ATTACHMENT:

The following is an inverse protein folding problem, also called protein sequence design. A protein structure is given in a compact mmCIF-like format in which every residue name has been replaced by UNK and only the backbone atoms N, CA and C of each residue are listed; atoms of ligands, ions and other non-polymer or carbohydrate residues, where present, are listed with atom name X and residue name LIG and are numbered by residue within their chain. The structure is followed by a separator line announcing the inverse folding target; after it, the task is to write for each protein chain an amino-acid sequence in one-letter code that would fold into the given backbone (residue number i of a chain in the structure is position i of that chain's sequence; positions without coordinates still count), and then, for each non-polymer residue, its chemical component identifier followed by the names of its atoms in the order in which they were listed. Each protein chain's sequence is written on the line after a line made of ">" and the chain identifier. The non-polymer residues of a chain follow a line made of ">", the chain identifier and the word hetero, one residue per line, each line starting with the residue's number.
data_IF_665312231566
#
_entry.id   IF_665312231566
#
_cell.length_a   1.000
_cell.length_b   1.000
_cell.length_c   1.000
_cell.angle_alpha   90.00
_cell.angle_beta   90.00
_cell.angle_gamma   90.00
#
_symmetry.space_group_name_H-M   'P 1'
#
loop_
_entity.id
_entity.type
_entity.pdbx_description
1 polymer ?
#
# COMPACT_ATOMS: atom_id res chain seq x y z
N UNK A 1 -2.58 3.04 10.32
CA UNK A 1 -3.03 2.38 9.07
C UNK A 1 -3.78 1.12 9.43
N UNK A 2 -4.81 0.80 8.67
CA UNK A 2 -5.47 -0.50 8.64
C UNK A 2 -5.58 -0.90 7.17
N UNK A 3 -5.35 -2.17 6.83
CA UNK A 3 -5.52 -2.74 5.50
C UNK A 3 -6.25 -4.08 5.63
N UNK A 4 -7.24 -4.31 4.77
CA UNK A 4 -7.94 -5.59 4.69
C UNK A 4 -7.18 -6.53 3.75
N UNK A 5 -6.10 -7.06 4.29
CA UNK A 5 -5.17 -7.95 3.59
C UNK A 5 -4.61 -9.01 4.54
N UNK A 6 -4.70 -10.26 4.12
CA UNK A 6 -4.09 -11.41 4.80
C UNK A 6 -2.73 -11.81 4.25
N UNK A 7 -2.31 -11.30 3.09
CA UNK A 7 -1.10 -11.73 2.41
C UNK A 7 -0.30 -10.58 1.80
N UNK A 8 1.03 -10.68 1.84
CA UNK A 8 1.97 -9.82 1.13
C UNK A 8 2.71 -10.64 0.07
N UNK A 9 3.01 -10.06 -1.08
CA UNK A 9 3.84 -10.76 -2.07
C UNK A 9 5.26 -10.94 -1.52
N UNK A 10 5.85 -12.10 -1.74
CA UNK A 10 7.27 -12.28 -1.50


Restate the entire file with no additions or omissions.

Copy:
The following is an inverse protein folding problem, also called protein sequence design. A protein structure is given in a compact mmCIF-like format in which every residue name has been replaced by UNK and only the backbone atoms N, CA and C of each residue are listed; atoms of ligands, ions and other non-polymer or carbohydrate residues, where present, are listed with atom name X and residue name LIG and are numbered by residue within their chain. The structure is followed by a separator line announcing the inverse folding target; after it, the task is to write for each protein chain an amino-acid sequence in one-letter code that would fold into the given backbone (residue number i of a chain in the structure is position i of that chain's sequence; positions without coordinates still count), and then, for each non-polymer residue, its chemical component identifier followed by the names of its atoms in the order in which they were listed. Each protein chain's sequence is written on the line after a line made of ">" and the chain identifier. The non-polymer residues of a chain follow a line made of ">", the chain identifier and the word hetero, one residue per line, each line starting with the residue's number.
data_IF_665312231566
#
_entry.id   IF_665312231566
#
_cell.length_a   1.000
_cell.length_b   1.000
_cell.length_c   1.000
_cell.angle_alpha   90.00
_cell.angle_beta   90.00
_cell.angle_gamma   90.00
#
_symmetry.space_group_name_H-M   'P 1'
#
loop_
_entity.id
_entity.type
_entity.pdbx_description
1 polymer ?
#
# COMPACT_ATOMS: atom_id res chain seq x y z
N UNK A 1 -2.58 3.04 10.32
CA UNK A 1 -3.03 2.38 9.07
C UNK A 1 -3.78 1.12 9.43
N UNK A 2 -4.81 0.80 8.67
CA UNK A 2 -5.47 -0.50 8.64
C UNK A 2 -5.58 -0.90 7.17
N UNK A 3 -5.35 -2.17 6.83
CA UNK A 3 -5.52 -2.74 5.50
C UNK A 3 -6.25 -4.08 5.63
N UNK A 4 -7.24 -4.31 4.77
CA UNK A 4 -7.94 -5.59 4.69
C UNK A 4 -7.18 -6.53 3.75
N UNK A 5 -6.10 -7.06 4.29
CA UNK A 5 -5.17 -7.95 3.59
C UNK A 5 -4.61 -9.01 4.54
N UNK A 6 -4.70 -10.26 4.12
CA UNK A 6 -4.09 -11.41 4.80
C UNK A 6 -2.73 -11.81 4.25
N UNK A 7 -2.31 -11.30 3.09
CA UNK A 7 -1.10 -11.73 2.41
C UNK A 7 -0.30 -10.58 1.80
N UNK A 8 1.03 -10.68 1.84
CA UNK A 8 1.97 -9.82 1.13
C UNK A 8 2.71 -10.64 0.07
N UNK A 9 3.01 -10.06 -1.08
CA UNK A 9 3.84 -10.76 -2.07
C UNK A 9 5.26 -10.94 -1.52
N UNK A 10 5.85 -12.10 -1.74
CA UNK A 10 7.27 -12.28 -1.50